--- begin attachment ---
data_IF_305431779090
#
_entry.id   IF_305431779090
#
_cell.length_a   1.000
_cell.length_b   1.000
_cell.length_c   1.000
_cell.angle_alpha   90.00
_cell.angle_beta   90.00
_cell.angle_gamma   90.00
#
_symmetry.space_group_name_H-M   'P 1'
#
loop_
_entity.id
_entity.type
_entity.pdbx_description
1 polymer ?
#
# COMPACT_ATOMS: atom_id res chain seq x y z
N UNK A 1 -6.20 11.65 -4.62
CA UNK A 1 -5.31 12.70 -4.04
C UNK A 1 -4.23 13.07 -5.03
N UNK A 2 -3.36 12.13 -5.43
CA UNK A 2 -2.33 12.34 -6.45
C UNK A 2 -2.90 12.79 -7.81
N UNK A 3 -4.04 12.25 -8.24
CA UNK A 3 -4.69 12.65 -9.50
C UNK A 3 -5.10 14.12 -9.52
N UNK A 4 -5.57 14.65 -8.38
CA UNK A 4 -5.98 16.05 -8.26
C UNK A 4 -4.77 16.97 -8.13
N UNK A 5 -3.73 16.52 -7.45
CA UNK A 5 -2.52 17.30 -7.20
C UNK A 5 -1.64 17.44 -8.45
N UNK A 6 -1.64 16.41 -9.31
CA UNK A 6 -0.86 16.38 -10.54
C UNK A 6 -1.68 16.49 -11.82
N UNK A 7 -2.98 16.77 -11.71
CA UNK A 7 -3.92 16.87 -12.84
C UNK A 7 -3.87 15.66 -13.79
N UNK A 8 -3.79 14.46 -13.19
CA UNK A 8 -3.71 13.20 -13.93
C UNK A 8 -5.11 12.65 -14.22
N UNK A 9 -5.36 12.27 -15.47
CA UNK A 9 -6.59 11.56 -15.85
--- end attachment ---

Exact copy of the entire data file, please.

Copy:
data_IF_305431779090
#
_entry.id   IF_305431779090
#
_cell.length_a   1.000
_cell.length_b   1.000
_cell.length_c   1.000
_cell.angle_alpha   90.00
_cell.angle_beta   90.00
_cell.angle_gamma   90.00
#
_symmetry.space_group_name_H-M   'P 1'
#
loop_
_entity.id
_entity.type
_entity.pdbx_description
1 polymer ?
#
# COMPACT_ATOMS: atom_id res chain seq x y z
N UNK A 1 -6.20 11.65 -4.62
CA UNK A 1 -5.31 12.70 -4.04
C UNK A 1 -4.23 13.07 -5.03
N UNK A 2 -3.36 12.13 -5.43
CA UNK A 2 -2.33 12.34 -6.45
C UNK A 2 -2.90 12.79 -7.81
N UNK A 3 -4.04 12.25 -8.24
CA UNK A 3 -4.69 12.65 -9.50
C UNK A 3 -5.10 14.12 -9.52
N UNK A 4 -5.57 14.65 -8.38
CA UNK A 4 -5.98 16.05 -8.26
C UNK A 4 -4.77 16.97 -8.13
N UNK A 5 -3.73 16.52 -7.45
CA UNK A 5 -2.52 17.30 -7.20
C UNK A 5 -1.64 17.44 -8.45
N UNK A 6 -1.64 16.41 -9.31
CA UNK A 6 -0.86 16.38 -10.54
C UNK A 6 -1.68 16.49 -11.82
N UNK A 7 -2.98 16.77 -11.71
CA UNK A 7 -3.92 16.87 -12.84
C UNK A 7 -3.87 15.66 -13.79
N UNK A 8 -3.79 14.46 -13.19
CA UNK A 8 -3.71 13.20 -13.93
C UNK A 8 -5.11 12.65 -14.22
N UNK A 9 -5.36 12.27 -15.47
CA UNK A 9 -6.59 11.56 -15.85